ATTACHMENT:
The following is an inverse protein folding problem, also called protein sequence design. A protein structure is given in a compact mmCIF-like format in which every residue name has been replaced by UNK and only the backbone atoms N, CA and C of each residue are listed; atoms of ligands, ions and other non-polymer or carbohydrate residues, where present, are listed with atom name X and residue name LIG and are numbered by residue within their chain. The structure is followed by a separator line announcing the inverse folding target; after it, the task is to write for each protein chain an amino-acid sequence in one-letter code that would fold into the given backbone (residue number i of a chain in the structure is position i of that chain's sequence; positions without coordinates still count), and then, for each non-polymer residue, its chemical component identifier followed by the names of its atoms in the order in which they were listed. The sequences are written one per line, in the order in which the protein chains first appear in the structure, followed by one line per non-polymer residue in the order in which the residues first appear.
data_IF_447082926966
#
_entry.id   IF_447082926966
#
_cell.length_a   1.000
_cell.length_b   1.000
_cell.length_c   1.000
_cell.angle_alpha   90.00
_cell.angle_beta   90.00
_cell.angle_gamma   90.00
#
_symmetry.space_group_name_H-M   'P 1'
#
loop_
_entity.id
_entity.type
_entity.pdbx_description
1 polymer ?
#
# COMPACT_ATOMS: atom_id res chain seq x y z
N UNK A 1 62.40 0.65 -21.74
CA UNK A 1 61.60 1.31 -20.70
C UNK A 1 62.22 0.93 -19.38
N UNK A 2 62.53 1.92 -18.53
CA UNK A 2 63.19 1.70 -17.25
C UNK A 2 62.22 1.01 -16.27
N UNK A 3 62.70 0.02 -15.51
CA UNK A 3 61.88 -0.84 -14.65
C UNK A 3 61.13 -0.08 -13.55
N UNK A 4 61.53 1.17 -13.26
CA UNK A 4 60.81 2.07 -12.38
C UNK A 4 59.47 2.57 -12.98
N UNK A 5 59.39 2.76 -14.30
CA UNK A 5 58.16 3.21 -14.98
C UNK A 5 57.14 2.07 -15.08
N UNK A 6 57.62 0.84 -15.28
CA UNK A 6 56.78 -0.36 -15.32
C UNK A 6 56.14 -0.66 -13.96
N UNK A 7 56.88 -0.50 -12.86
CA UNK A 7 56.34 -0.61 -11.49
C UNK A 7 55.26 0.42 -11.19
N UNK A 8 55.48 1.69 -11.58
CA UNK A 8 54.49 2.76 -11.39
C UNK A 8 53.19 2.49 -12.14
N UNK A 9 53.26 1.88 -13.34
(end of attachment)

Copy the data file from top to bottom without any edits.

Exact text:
The following is an inverse protein folding problem, also called protein sequence design. A protein structure is given in a compact mmCIF-like format in which every residue name has been replaced by UNK and only the backbone atoms N, CA and C of each residue are listed; atoms of ligands, ions and other non-polymer or carbohydrate residues, where present, are listed with atom name X and residue name LIG and are numbered by residue within their chain. The structure is followed by a separator line announcing the inverse folding target; after it, the task is to write for each protein chain an amino-acid sequence in one-letter code that would fold into the given backbone (residue number i of a chain in the structure is position i of that chain's sequence; positions without coordinates still count), and then, for each non-polymer residue, its chemical component identifier followed by the names of its atoms in the order in which they were listed. The sequences are written one per line, in the order in which the protein chains first appear in the structure, followed by one line per non-polymer residue in the order in which the residues first appear.
data_IF_447082926966
#
_entry.id   IF_447082926966
#
_cell.length_a   1.000
_cell.length_b   1.000
_cell.length_c   1.000
_cell.angle_alpha   90.00
_cell.angle_beta   90.00
_cell.angle_gamma   90.00
#
_symmetry.space_group_name_H-M   'P 1'
#
loop_
_entity.id
_entity.type
_entity.pdbx_description
1 polymer ?
#
# COMPACT_ATOMS: atom_id res chain seq x y z
N UNK A 1 62.40 0.65 -21.74
CA UNK A 1 61.60 1.31 -20.70
C UNK A 1 62.22 0.93 -19.38
N UNK A 2 62.53 1.92 -18.53
CA UNK A 2 63.19 1.70 -17.25
C UNK A 2 62.22 1.01 -16.27
N UNK A 3 62.70 0.02 -15.51
CA UNK A 3 61.88 -0.84 -14.65
C UNK A 3 61.13 -0.08 -13.55
N UNK A 4 61.53 1.17 -13.26
CA UNK A 4 60.81 2.07 -12.38
C UNK A 4 59.47 2.57 -12.98
N UNK A 5 59.39 2.76 -14.30
CA UNK A 5 58.16 3.21 -14.98
C UNK A 5 57.14 2.07 -15.08
N UNK A 6 57.62 0.84 -15.28
CA UNK A 6 56.78 -0.36 -15.32
C UNK A 6 56.14 -0.66 -13.96
N UNK A 7 56.88 -0.50 -12.86
CA UNK A 7 56.34 -0.61 -11.49
C UNK A 7 55.26 0.42 -11.19
N UNK A 8 55.48 1.69 -11.58
CA UNK A 8 54.49 2.76 -11.39
C UNK A 8 53.19 2.49 -12.14
N UNK A 9 53.26 1.88 -13.34